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Letter from the PKK leader: Real peace or buying time?

Ceylan Ozbudak

Published: Updated:

Norooz, an ancient annual Persian celebration of a new spring, is marked across central Asia. The Norooz message sent by imprisoned PKK terrorist leader Öcalan, in which he called for a ceasefire, has been received with amazement by the world. But the reaction here in Turkey was more subdued. Why? And why were the Turks expecting such an announcement? Why does Öcalan appear as though he abandoned his decades-old ideology? How is Turkey winning the fight against terror when terrorist groups are becoming ever stronger in an uncertain Middle East?

The PKK has had many quiet times in the past and it is much too early to tell whether these baby steps will bear the fruit of lasting peace.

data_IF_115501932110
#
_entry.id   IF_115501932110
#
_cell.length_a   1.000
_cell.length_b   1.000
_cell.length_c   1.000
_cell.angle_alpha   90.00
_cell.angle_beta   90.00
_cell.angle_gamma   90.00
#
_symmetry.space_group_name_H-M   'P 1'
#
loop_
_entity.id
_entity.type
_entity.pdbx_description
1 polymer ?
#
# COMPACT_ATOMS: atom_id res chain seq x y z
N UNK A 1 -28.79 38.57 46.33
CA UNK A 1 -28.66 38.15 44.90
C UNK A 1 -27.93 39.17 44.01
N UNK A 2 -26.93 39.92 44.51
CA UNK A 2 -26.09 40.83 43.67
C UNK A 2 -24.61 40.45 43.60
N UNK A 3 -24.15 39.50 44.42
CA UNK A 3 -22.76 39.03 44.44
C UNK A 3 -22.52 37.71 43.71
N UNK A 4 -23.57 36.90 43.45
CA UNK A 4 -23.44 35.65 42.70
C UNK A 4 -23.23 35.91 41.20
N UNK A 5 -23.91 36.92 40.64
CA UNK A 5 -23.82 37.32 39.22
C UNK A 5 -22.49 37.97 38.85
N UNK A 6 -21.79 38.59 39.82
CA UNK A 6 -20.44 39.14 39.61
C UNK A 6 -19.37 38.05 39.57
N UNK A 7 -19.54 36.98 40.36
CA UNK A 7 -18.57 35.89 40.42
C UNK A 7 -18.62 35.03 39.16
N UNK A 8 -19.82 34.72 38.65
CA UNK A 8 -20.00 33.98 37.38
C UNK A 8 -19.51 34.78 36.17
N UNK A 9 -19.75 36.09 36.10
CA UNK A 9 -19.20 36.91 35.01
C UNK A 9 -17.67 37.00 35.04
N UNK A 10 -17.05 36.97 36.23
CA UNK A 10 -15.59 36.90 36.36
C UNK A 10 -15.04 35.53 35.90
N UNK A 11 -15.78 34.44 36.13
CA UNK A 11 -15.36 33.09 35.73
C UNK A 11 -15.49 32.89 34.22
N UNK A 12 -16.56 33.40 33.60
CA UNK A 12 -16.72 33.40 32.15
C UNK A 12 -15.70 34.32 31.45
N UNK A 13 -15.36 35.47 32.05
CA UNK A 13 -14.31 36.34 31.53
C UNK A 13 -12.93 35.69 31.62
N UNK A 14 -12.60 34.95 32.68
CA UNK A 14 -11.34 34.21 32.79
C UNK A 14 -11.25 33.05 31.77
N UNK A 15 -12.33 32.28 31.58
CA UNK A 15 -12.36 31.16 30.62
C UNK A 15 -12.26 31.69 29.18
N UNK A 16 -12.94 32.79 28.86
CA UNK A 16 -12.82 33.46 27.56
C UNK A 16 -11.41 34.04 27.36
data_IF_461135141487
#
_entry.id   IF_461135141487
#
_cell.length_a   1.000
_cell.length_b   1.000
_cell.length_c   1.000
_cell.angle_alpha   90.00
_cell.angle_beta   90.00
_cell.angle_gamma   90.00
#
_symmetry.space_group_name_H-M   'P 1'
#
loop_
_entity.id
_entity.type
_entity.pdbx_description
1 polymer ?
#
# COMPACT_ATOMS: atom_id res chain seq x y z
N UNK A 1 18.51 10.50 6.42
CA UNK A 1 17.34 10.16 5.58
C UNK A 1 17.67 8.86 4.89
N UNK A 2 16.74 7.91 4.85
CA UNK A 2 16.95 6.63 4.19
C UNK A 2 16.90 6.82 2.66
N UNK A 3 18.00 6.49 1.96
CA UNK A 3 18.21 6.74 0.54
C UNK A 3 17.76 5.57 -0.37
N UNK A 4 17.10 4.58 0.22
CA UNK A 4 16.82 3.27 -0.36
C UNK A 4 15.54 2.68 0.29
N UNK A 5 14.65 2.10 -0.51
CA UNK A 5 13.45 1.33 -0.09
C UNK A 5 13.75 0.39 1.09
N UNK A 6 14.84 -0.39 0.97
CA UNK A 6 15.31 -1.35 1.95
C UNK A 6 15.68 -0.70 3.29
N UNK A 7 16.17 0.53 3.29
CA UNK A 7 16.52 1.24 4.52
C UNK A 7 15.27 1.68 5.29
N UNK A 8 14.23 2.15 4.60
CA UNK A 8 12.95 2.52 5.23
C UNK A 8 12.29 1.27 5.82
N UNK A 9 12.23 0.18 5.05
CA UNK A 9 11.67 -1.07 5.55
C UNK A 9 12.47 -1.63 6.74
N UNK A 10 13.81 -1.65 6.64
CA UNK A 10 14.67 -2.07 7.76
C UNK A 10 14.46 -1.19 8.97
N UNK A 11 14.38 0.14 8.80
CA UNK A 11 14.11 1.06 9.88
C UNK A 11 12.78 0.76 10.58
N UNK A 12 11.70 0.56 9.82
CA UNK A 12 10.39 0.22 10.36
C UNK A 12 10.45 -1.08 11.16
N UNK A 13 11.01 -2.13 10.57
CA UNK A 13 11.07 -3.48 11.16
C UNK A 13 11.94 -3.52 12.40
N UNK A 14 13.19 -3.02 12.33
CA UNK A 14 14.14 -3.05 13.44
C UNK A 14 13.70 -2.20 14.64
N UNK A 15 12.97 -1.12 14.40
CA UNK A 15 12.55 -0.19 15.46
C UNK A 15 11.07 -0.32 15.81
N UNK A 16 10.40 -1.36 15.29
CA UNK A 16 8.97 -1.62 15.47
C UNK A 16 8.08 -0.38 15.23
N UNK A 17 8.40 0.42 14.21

Ceylan Ozbudak

Turkey has suffered 35 years of bloodshed since Abdullah Öcalan founded the PKK in 1978. Turkish reaction to this latest move may be compared to what the people in Mexico might feel if the Zeta drug cartel boss issued a call to lay down arms after years of narco-terrorism. Yes, we are glad to see this day. Yes, we hope for better things, but we want to see the proof in the pudding. It is too early to celebrate.

The end of the PKK?

For starters, it would be naive to assume that the PKK’s decision to withdraw from Turkey really means the end of the PKK. In line with Lenin’s famous 1904 treatise “One Step Forward, Two Steps Back,” communist organizations sometimes withdraw in order to hit back more powerfully at a later time and we are not convinced to expect anything different here, especially from the PKK. Moreover, the organization’s declaration to end armed conflict does not mean it is ceasing to exist.